http://lackawanna.hackhut.com/2013/01/30/training-your-pid/feed/ 0
Roomba Hacking 101 http://skaterj10.hackhut.com/2013/01/22/roomba-hacking-101/ http://skaterj10.hackhut.com/2013/01/22/roomba-hacking-101/#comments Tue, 22 Jan 2013 10:38:45 +0000 http://43.201

So you wanna hack a Roomba eh? Well here’s a collection of info to help you on your way. Myself, Jeremie, and Mark Martens did a little bit of the dirty work so you don’t have to. I hope you find this list of resources helpful:

First off somehow the ultimate resource for taking control of your Roomba, .....

Read the Rest]]>

So you wanna hack a Roomba eh? Well here’s a collection of info to help you on your way. Myself, Jeremie, and Mark Martens did a little bit of the dirty work so you don’t have to. I hope you find this list of resources helpful:

First off somehow the ultimate resource for taking control of your Roomba, which is the book:  “Hacking Roomba” by ThingM’s own Tod E. Kurt, managed to find itself on the interwebs as a full download and it hasn’t been taken down for some reason: http://www.robotiklubi.ee/_media/kursused/roomba_sumo/failid/hacking_roomba.pdf

Next you should know that while every Roomba is hackable from a general hardware perspective there is an easy way to hack em’ and there’s a hard way to hack em’ (Thanks for your hard work Hacker Dino!).  We’re just gonna focus on the easy way. Using the easy method we will absolutely need a Roomba that has  firmware that post-dates Oct. 2005, anything previous to that and you are most welcome to completely rip apart and repurpose your Roomba. The Roomba pictured (above) on the right was manufactured after October 2005 and includes what they call SCI (Serial Command Interface) Firmware. The one on the left isn’t as luckly. The SCI firmware allows  a Roomba to be externally controlled (via the SCI port) using a Microcontroller (Arduino/Freeduino/EZ-B) or other TTL-serial communications device such as FTDI breakouts, or Xbee/Synapse Wireless RF modules as well.

There’s a quick way to tell approximately what year your Roomba’s firmware is, just flip it over and find the manufacturing date, if it’s 2006 or later you are good, if it’s 2005 or earlier then you’ll have to dig a little deeper to find the exact date.

Finding your Firmware date

With a charged battery plugged in and Roomba off, hold down the power button down for 10 seconds. The Roomba will then start to continuously beep in a looping sequence. This morse-code beeping sequence is a date code in base 5 format, where “dots” equal 1’s and “dashes” are 5’s. These numbers add together to establish the firmware date. Its in the format: year-month-day with short pauses between them. Don’t worry if you miss the code the first time as it will continuously repeat the code until you power it down.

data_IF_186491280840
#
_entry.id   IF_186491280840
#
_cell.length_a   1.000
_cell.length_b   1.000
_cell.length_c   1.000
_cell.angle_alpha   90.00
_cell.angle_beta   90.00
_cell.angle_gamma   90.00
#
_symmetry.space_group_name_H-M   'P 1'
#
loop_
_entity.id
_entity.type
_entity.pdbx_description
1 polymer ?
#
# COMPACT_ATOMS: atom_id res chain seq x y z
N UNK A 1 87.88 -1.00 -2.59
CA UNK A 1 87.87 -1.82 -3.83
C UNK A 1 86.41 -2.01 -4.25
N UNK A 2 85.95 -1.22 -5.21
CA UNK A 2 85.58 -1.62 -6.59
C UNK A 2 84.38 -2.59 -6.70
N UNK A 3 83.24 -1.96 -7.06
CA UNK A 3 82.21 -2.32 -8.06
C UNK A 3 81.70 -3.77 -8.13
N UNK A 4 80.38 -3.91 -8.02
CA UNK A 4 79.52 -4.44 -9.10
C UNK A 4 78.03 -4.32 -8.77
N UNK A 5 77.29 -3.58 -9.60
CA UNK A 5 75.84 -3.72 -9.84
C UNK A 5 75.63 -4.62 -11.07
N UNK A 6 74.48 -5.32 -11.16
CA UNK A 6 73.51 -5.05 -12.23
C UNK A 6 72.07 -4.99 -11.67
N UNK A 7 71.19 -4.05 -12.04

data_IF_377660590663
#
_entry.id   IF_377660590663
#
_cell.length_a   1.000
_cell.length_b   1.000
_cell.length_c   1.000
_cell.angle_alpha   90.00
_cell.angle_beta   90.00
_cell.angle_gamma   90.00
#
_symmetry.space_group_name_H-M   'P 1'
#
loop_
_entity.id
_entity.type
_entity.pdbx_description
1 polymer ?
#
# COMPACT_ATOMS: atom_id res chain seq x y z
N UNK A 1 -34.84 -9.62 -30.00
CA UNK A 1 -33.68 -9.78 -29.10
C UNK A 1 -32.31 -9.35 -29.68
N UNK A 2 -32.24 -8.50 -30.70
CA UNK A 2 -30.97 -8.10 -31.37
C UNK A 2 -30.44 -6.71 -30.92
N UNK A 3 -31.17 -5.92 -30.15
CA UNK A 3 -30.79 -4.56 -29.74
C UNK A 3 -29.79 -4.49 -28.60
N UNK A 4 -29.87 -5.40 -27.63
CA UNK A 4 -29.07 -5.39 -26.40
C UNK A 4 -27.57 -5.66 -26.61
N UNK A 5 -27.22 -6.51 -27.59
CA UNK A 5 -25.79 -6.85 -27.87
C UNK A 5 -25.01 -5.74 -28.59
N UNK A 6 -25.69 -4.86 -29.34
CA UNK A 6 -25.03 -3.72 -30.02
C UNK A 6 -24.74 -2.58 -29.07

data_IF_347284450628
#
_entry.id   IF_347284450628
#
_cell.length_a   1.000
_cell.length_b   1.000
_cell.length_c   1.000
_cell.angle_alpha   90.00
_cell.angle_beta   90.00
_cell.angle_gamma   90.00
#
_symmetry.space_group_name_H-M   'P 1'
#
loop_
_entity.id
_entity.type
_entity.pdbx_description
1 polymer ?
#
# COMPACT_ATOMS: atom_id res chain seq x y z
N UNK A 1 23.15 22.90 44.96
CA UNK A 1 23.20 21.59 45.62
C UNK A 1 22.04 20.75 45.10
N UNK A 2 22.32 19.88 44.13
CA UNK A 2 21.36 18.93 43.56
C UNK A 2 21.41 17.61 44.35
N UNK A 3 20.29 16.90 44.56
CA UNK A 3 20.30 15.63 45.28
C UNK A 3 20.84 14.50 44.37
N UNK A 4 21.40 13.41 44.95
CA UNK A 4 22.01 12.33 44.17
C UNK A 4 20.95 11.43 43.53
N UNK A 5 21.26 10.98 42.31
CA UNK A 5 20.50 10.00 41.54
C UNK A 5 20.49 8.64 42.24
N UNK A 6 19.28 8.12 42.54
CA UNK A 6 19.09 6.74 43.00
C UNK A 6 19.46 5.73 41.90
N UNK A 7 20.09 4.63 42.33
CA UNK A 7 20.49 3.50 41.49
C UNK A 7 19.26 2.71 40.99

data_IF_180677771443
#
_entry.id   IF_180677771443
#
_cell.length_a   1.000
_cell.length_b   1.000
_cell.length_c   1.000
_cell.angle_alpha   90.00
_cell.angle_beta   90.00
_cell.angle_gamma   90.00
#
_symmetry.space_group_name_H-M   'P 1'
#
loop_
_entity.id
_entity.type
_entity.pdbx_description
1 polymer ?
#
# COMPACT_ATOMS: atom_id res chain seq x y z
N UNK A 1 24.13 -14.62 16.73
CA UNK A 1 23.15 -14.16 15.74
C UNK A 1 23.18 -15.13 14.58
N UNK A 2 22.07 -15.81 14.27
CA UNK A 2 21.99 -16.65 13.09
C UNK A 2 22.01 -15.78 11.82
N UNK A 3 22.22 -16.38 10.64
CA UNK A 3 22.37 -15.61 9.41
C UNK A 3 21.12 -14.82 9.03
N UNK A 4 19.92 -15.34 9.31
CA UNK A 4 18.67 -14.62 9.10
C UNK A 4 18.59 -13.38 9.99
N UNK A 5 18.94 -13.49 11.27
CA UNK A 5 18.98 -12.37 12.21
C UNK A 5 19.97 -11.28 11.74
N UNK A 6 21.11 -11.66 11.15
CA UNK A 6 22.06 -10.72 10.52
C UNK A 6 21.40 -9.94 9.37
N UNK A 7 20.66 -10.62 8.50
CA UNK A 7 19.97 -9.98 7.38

Here’s an example of the code: …. PAUSE – …. PAUSE —- .
Which translates to …. = 1+1+1+1= 4 PAUSE -…. = 5+1+1+1+1 = 9 PAUSE – – – – . = 5+5+5+5+1 = 21
So the date code is 04-09-21 = Sept 21, 2004.

Here’s the link where I got such info:
http://www.robotreviews.com/chat/viewtopic.php?t=2767

Note: If you’d like to attempt to update your Roomba’s firmware with the Scheduler please use it as a last resort as you could downgrade your firmware if you use it on a newer Roomba.

While it is possible to update a Roomba’s firmware with a Scheduler remote, unfortunately I haven’t found a Remote with firmware on it that post-dates Oct 2005. Also keep in mind that you either have to buy or build yourself a firmware uploading cable as you have to interface from the mini-B connector on the side of the scheduler remote to the SCI port on the Roomba. If you’d like to try to use the Scheduler remote to upgrade, the cable needed to program the Roomba has the following wiring pinout:

Mini-B USB                   7 Pin Din

1   RED +V                         1 +14.4V
N/C                                      2+14.4V

2   WHT  D-                        3 RxD
3    GRN  D+                      4 TxD
4    Goes to USB Pin 5   5 DD
N/C                                     6 GND
5    BLK  GND                   7 GND

In other words:

7 pin mini (1) connects to USB (1) +V
7 pin mini (2) No Connection
7 pin mini (3) connects to USB (2) D-
7 pin mini (4) connects to USB (3) D+
7 pin mini (5) connects to USB (4) GND
7 pin mini (6) No Connection
7 pin mini (7) connects to USB (5) GND

Pictured are the pinouts for the Roomba Female 7 pin Din and the Male Mini-B USB Connector, to make it easier for wiring a cable up. The cable plugs into the side of the Scheduler remote and then into the female SCI port of the Roomba. Follow the instructions from the pictures of the Scheduler Remote manual to apply a firmware update.

Note: A previous alternative to upgrading this way was to use an OSMO upgrade module for your specific Roomba, but unfortunately they are no longer available. Apparently though a fellow called Robot-Doc on the EZ-Robot forums may be able to help if you sweet talk him.